Let all bitterness and wrath and anger and clamor and slander be put away from you, along with all malice. Be kind to one another, tenderhearted, forgiving of one another as God in Christ forgave you.
-Ephesians 4:31-32

Friday, June 24, 2011

Love Poems

An important part of the Shelter Ministries here in Amsterdam involves "the cleaners". Cleaners are people who get free room and board in exchange for cleaning the hostel a couple hours a day. They typically stay between a week and a month.

This past week, I became close to a brand new cleaner, Adam. Adam is culturally Muslim-- his parents are Somlians who fled to the Netherlands before settling in Manchester, England-- but Adam isn't really living out the Muslim faith right now.

Adam was super helpful in the hostel-- but not really during the times he was supposed to be working. So, he was here for a few days on a trial run before it was decided that he wasn't up for staying longer.

But, in the few days that I got to spend with Adam, we had some really impactful conversations. He told me he lives his life out based on love. He wants love to flow naturally from him. He wants love to be unconditional and not hypocritical (clearly, he's experienced this hypocritical, conditional 'love' in the past-- particularly in regards to his race and faith).

It came up then that Adam expresses himself through poetry and writing. I challenged him to write me a 'love poem' and read it to me. We giggled about him writing a love poem to me-- but he was really serious about exploring what love means to him through creative writing.

Adam was allowed to stay at the Shelter one day longer than his time as a cleaner to collect his belongings and say goodbye. He spend the majority of the morning ( I was working morning shift) in the cafe surrounded by books, pens and paper exploring what love means to him.

At the end of my shift, he read me his love poem. It's beautiful. I won't publish it here, because I haven't asked his permission. Its super special to me now. Handwritten front and back on a piece of paper is a tangible piece of fruit from Adam's time at the Shelter. He's still thinking and still growing. He took with him a Bible from Cheyenne and a Frederich Buechner book that Wheaton's office of Christian Outreach gave to me that I gave to him.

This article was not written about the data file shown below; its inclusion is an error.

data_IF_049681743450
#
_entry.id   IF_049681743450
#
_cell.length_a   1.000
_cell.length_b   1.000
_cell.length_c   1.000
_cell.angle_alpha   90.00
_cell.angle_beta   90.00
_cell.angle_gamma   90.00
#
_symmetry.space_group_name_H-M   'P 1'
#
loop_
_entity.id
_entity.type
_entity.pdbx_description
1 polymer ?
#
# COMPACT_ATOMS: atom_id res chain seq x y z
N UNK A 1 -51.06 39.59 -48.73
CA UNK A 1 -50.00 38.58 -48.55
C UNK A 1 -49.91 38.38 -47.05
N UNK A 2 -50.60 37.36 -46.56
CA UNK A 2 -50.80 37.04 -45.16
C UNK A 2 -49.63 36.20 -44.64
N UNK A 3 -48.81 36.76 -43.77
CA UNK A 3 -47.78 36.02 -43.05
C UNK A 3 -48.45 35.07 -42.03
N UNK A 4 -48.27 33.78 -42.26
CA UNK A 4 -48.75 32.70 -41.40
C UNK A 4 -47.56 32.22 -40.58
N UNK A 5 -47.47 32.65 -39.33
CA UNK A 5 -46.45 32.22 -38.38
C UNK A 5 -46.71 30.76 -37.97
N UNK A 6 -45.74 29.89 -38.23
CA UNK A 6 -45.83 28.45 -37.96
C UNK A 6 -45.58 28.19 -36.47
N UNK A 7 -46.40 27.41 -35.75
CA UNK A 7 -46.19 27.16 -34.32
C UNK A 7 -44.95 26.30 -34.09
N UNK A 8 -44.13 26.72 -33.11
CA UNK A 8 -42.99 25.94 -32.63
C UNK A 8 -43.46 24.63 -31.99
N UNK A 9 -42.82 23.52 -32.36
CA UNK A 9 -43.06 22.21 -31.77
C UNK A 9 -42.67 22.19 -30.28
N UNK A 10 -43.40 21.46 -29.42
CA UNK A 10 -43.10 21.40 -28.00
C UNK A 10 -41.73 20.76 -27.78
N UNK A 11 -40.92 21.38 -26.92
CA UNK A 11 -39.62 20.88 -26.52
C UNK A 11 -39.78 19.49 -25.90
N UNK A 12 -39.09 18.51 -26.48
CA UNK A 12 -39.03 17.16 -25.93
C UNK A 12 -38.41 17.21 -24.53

I've challenged Adam to write me poems based on other words he's 'inspired by'. He has my email and is excited to share more poetry with me. I'm so looking forward to seeing what he comes up with, but sad to see him go.

Pray that Adam continues to grow and continues exploring the ideas he already has going.

Pray for our other cleaners too! Their names are Tamar and Theo.

Thursday, June 16, 2011

Answered Prayer

I know a couple of days ago I posted some frustration about how I came to Europe to tell people about Jesus--- but everyone I met already seemed to know Him.

I think God has a sense of humor. I was a bit overwhelmed by 3 fantastic conversations in the same evening.

The next day, (two days ago now) I was leading the bible discussion that is held nightly at the hostel. After time in preparation, I chose to look at 1 John 4:7-12, discussing love-- what love is, where it comes from and how we can show love.

During the next hour and a half I had two extraordinarily meaningful converstaions.

First I'll talk about Madeline, this gorgeous 26 yr old Swedish, Christian opera singer. Madeline had come to Amsterdam to meet a friend and the situation turned extremely sour. I won't betray her trust here on my blog, but really she went through hell. She had spent a couple of days at the house of this "friend" before she was able to get away. She then found the Shelter Jordan in a tourist book and checked herself in. She told me that this place really was a Shelter from what she had just seen and been through.